1. Maurice Barrès
2. Georg Simmel
Maurice Barrès (1862-1923)
French novelist, journalist, and anti-semite nationalist politician and agitator. Barrès was one of the major figures in the reorientation of French nationalism in the period 1890-1914.
In the 1880s he found literary success with his three Culte de moi novels, with their themes of intellectual self-discovery and cultural rebellion. Leaning towards the far-left in his youth as a Boulangist deputy, he progressively developed a theory close to Romantic nationalism and shifted to the right during the Dreyfus Affair, leading the Anti-Dreyfusards alongside Charles Maurras.
Barrès was, in short, an illiberal: His early activism united several of his literary themes: hostility to the rigid structures of bourgeois culture and education, and contempt for the parliamentary system and its leaders, whom he saw as responsible for France's decline as a culture and as a world power. (He was not, however, a monarchist.) His novels, essays, and unceasing journalistic activity were his principle contribution to the reorientation of French nationalism and to making anti-semitism and anti-parliamentarianism respectable among pre-World War I intellectual circles.
During World War I, Barrès was one of the proponents of the Union sacrée, which earned him the nickname "nightingale of bloodshed" ("rossignol des carnages"). The Canard enchaîné satirical newspaper called him the "chief of the brainwashers' tribe."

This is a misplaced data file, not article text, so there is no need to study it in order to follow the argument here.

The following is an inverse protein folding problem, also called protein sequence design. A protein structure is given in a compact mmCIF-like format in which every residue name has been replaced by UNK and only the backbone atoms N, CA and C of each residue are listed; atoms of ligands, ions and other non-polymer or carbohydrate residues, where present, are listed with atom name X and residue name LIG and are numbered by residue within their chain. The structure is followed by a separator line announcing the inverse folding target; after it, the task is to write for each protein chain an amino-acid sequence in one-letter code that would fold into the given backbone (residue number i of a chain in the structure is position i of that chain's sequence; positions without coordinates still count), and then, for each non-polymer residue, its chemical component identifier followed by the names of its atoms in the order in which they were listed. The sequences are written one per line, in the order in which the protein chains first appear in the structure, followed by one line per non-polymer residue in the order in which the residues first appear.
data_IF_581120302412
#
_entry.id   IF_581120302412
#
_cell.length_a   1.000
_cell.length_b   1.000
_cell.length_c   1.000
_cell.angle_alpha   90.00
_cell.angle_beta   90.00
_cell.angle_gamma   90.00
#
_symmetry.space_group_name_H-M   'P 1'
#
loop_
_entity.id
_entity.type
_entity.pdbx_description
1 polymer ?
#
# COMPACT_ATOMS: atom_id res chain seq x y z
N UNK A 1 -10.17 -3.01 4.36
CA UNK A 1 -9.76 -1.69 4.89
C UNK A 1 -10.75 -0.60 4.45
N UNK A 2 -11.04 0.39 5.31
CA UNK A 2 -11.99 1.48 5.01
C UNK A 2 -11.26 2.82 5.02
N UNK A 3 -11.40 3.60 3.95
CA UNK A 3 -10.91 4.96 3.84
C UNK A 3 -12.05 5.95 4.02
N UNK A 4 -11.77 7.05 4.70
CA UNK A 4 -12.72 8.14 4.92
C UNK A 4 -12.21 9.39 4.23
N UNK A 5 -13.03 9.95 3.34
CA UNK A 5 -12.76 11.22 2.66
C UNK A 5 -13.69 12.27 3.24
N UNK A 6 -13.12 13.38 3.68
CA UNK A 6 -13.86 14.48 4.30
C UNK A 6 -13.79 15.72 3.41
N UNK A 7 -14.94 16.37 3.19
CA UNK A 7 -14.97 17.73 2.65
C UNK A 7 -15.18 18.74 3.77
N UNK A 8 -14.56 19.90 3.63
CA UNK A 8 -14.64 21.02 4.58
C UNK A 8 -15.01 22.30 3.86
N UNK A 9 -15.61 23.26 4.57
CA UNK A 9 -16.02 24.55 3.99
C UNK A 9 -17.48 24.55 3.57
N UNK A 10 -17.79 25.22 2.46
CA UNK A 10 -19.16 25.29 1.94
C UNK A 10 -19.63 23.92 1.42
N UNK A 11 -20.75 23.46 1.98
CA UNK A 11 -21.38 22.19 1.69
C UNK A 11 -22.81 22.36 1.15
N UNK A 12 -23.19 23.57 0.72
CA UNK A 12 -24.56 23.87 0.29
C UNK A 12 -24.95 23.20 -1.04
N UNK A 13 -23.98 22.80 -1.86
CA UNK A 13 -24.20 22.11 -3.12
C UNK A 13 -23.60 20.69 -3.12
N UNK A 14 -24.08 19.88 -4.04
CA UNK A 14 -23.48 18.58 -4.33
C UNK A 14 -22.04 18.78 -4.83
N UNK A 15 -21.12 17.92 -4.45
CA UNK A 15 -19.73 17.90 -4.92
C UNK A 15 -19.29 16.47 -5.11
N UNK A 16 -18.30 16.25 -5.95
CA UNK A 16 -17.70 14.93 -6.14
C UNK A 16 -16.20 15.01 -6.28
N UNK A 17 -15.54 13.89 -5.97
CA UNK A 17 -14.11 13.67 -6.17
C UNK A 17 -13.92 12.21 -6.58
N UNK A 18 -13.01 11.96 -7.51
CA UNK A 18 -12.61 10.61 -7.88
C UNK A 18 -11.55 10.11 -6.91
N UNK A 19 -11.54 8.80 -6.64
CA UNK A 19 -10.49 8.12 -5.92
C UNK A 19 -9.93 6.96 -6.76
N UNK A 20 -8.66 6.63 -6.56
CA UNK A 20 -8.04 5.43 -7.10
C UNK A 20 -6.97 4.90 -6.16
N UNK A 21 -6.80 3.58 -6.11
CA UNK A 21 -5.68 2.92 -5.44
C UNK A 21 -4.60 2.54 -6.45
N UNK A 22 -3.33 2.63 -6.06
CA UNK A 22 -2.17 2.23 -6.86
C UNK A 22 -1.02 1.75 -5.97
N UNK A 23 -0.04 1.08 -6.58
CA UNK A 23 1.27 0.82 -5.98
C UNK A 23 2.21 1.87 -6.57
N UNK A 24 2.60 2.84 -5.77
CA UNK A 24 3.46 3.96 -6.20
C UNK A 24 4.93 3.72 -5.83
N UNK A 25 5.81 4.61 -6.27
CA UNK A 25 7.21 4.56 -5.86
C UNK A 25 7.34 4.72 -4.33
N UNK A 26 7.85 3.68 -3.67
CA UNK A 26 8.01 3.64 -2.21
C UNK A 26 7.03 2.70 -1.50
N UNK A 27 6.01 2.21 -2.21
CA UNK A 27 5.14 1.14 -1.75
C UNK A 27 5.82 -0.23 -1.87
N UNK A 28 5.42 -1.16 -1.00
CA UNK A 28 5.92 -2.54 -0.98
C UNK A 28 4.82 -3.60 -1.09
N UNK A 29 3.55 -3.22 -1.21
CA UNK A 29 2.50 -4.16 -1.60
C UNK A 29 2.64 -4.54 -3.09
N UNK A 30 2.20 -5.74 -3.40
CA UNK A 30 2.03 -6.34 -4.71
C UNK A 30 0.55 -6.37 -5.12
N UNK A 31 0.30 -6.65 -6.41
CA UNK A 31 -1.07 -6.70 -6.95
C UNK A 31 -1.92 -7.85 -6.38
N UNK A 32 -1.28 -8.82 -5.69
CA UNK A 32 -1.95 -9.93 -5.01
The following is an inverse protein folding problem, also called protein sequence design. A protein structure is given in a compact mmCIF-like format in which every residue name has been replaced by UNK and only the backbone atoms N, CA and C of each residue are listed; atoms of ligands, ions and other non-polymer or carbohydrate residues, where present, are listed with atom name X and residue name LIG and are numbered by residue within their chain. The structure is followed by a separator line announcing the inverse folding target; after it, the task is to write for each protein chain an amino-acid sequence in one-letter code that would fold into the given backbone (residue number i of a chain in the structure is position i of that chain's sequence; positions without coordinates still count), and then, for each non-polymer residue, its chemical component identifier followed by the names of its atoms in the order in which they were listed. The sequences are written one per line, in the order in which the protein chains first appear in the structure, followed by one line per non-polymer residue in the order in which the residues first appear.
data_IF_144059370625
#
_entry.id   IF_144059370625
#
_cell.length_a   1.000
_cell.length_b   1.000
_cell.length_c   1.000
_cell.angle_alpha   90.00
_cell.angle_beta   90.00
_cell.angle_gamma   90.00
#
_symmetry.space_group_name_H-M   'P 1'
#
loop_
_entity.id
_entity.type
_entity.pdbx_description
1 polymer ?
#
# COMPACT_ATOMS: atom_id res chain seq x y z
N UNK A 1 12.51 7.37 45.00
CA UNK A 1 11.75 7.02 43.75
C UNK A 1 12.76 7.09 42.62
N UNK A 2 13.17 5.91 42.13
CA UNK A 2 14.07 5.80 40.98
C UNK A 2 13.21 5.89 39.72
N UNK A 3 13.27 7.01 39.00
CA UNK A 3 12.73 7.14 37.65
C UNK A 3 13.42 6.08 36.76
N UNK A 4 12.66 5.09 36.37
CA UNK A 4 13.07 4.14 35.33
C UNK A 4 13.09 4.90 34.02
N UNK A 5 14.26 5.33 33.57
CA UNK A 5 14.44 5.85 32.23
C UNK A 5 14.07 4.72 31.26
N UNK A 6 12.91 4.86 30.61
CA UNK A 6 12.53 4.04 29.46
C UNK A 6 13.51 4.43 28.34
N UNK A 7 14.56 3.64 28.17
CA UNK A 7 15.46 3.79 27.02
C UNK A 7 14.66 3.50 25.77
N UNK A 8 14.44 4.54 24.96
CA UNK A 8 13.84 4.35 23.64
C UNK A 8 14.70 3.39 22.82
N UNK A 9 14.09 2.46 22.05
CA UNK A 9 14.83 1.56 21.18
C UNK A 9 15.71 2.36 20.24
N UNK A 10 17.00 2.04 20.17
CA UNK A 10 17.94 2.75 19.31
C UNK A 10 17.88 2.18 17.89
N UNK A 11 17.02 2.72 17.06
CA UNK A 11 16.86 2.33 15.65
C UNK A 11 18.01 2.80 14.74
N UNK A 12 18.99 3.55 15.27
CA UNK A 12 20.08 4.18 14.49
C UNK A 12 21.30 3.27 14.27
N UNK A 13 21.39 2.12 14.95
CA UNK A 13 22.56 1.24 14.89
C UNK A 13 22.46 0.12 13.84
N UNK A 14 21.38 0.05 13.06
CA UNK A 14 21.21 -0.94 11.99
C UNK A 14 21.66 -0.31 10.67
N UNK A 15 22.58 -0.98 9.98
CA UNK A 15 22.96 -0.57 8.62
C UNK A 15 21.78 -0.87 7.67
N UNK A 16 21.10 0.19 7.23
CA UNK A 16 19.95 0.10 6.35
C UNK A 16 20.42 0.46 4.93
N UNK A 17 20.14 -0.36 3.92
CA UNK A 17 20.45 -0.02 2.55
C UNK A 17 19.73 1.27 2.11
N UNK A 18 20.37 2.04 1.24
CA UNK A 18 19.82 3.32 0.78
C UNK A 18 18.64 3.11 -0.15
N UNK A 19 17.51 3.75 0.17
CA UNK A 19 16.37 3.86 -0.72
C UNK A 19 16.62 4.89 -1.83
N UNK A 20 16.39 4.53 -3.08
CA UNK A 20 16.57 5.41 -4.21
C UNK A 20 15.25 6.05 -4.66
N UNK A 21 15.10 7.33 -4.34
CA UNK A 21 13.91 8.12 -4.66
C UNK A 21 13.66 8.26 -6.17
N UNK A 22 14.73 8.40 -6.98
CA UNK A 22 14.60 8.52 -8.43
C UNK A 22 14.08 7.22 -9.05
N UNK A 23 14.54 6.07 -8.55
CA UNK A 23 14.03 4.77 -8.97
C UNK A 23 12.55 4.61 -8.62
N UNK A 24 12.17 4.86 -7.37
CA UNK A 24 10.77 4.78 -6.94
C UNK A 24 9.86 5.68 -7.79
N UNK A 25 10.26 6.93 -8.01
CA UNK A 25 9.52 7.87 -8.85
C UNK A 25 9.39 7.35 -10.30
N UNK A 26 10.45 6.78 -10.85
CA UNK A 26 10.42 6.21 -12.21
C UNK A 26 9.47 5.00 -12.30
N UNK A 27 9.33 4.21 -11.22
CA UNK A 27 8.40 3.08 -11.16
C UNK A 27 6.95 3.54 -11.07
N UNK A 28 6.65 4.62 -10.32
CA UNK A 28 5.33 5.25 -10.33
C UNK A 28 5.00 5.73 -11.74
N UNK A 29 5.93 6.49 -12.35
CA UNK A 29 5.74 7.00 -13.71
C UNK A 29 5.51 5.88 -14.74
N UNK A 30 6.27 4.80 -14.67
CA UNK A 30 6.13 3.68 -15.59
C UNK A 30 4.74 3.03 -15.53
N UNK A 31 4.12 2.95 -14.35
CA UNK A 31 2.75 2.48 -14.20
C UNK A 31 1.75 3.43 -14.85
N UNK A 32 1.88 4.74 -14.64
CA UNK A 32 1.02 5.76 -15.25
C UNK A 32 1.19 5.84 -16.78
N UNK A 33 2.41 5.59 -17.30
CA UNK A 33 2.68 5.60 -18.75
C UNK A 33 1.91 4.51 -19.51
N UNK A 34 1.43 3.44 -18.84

NB: In 1921, the Dadaists organized the Trial of Barrès, charged of "attentat à la sûreté de l'esprit," and sentenced him to 20 years of forced labour. This fictitious trial also marked the dissolving of Dada.
* The Dreyfus affair completed his transition to a mystical and authoritarian nationalism and linked his anti-parliamentarianism and anti-semitism with an environmental and biological determinism that was expressed in his novels Les Déracinés (1897), L'Appel au soldat, etc.
* He is considered, alongside Charles Maurras, as one of the main thinkers of ethnic nationalism at the turn of the century in France, associated with Revanchism — the desire to reconquer the Alsace-Lorraine, annexed by the newly created German Empire at the end of the 1871 Franco-Prussian War.
* Influenced by Edmund Burke and Hippolyte Taine, he developed an organicist conception of the Nation which contrasted with the universalism of the 1789 Declaration of the Rights of Man and of the Citizen. Often credited with being the first to give nationalism a new and more exclusionary meaning, his novels and newspaper articles molded a generation of young French intellectuals to accept an instinctual and cultural nationalism that emphasized the concept of a national community based on the mythic solidarity of "the earth and the dead." According to Barrès, the People is not founded by an act of autonomy, but find its origins in the earth, history (institutions, life and material conditions) and traditions and inheritance ("the dead").
Author of books:
On Social Differentiation (1890)
The Problems of the Philosophy of History (1892-93)
Introduction to the Science of Ethics (1892-93)
Philosophie des Geldes (1900)
Fundamental Questions of Sociology (1917)